Like the rest of Big Pharma over the past couple of months, Pfizer ($PFE) has been defending its U.S. drug prices against unprecedented criticism. Its price tags are appropriate, the company says, given the time, effort and money required to develop new meds. To critics who point out the big costs patients face, CEO Ian Read recently pointed the finger at insurance companies that are using high deductibles, coinsurance and copays to limit their own spending and boost their bottom lines.
But the cost burden on patients remains--and now, Pfizer says it's going to help more patients shoulder it. The company is doubling its income threshold for patients to qualify for free drugs.
That means families earning up to four times the federal poverty level will be able to get 40 Pfizer meds at no charge. For example, a family of four could earn up to $97,000 and still get access to free Pfizer meds.
|Pfizer CEO Ian Read|
Read told the Associated Press that his company is "responding to challenges patients are having," citing insurance cost-shifting and exclusionary formularies that bar access to pricey meds. Pfizer's move to pick up more of those costs isn't a long-term solution, Read suggested, but for now, it's necessary.
"There are people who are falling through the cracks through no fault of their own," Read told the news service. "As a stopgap, we're willing to do this."
Pfizer tells the AP that its Pfizer RxAccess program helped 350,000 patients last year, and the company expects to provide no-cost meds to a few hundred thousand more under its new guidelines.
Pfizer EVP Sally Susman emphasized Read's point that "patient assistance is not a permanent solution," but called it a necessary step right now. "The real solution is to have a system that provides patients with access to innovative new treatments their doctors' prescribe and insurance plans with good coverage," Susman said.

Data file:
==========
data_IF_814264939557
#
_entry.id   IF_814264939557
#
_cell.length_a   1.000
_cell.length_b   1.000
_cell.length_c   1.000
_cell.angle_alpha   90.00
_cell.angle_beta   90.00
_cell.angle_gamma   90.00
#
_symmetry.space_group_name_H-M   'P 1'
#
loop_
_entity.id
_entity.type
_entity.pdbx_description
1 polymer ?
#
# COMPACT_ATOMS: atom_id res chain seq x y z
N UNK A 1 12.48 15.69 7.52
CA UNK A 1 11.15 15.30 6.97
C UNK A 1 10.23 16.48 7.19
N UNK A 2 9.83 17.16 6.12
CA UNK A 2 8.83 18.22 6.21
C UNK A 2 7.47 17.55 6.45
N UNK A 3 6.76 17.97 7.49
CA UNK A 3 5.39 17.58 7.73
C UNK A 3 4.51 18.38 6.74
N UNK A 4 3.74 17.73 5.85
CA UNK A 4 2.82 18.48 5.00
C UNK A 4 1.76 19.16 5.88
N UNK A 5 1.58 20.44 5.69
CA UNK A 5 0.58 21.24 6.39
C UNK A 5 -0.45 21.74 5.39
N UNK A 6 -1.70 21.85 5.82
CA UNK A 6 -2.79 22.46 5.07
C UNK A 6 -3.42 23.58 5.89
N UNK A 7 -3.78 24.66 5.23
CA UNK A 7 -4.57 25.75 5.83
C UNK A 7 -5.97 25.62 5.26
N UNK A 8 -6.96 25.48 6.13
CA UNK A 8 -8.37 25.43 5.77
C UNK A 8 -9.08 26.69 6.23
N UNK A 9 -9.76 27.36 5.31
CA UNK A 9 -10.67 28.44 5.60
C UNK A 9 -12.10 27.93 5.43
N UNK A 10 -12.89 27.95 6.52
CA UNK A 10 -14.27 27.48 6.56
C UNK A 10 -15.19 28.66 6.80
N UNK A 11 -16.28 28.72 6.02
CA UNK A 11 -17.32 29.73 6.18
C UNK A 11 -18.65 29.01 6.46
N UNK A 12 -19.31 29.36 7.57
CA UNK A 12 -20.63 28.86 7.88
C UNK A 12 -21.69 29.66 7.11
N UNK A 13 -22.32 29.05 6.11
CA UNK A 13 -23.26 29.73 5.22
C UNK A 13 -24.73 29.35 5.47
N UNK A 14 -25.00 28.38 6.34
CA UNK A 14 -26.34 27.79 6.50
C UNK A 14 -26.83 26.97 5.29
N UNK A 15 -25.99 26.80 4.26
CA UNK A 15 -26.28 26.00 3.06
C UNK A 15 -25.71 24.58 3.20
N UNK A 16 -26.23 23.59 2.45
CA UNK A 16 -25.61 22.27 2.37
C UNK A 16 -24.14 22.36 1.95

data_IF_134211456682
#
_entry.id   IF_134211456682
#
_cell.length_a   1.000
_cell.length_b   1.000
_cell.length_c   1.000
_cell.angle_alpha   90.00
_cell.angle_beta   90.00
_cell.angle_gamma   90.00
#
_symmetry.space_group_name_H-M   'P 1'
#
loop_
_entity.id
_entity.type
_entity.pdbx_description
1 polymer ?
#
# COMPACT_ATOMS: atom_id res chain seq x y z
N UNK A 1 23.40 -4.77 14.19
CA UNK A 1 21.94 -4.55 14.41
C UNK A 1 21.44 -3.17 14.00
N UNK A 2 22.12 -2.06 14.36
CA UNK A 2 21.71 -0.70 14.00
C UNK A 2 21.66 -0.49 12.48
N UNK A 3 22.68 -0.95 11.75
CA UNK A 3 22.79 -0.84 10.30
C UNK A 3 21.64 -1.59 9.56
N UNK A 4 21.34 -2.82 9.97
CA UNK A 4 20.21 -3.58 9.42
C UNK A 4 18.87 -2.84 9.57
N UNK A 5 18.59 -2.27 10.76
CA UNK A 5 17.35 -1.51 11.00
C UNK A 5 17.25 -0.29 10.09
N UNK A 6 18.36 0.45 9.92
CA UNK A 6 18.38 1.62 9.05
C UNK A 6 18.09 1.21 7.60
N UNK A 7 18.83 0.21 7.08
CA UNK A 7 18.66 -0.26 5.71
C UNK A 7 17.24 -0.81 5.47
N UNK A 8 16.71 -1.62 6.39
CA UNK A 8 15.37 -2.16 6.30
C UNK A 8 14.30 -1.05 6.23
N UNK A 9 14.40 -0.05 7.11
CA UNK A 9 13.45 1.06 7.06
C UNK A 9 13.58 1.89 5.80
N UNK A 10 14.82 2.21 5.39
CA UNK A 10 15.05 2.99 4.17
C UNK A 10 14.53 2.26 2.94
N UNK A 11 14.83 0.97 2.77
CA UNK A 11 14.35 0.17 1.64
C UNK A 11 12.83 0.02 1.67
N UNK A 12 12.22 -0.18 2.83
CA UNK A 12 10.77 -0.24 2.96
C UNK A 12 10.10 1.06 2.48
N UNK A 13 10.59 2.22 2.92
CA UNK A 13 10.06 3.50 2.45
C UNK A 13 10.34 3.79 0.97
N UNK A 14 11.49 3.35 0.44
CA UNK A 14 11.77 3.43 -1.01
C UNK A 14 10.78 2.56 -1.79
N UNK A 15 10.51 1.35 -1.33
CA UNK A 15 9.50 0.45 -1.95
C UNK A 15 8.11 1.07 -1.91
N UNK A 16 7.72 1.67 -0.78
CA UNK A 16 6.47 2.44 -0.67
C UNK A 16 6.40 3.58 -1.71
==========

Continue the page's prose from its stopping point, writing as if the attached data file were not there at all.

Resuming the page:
In a recent interview with Forbes, Read said that payers' spending on prescription meds saves them many times more on the cost of advancing disease and its acute complications. Though some of the pharma industry's products in general--and Pfizer's in particular--may seem pricey, they offer good value for the money, Read contended.
It's one line of defense that traditional drugmakers might use to combat accusations of unnecessarily high prices, and even price-gouging. Intense media and political attention on several drugmakers that have taken eye-watering price increases--among them Turing Pharmaceuticals and its 5000%-plus price increase on the infection fighter Daraprim, and Valeant Pharmaceuticals' ($VRX) range of price hikes, both overnight and repeated--has cast the entire industry in a bad light, despite the fact that most pharma companies, Big Pharma included, invest hefty amounts of money in developing new treatments, and Turing and Valeant don't. It doesn't help that most drugmakers do use price increases--often far beyond the rate of inflation--to boost sales, albeit increases that don't come near the size of Valeant and Turing's most egregious.
So far, though, leading drugmakers haven't made any sort of concerted effort to combat the critical onslaught. But the industry trade group PhRMA yesterday released a presentation that includes some thoughts similar to Read's, including calculations of how prescription drugs can lower the overall cost of healthcare, and one example of past drug spending that was lamented at the time as unsustainable--HIV meds--that has proven otherwise since. A couple of slides in the PhRMA deck also point out how payers have been shifting the cost burden onto patients.
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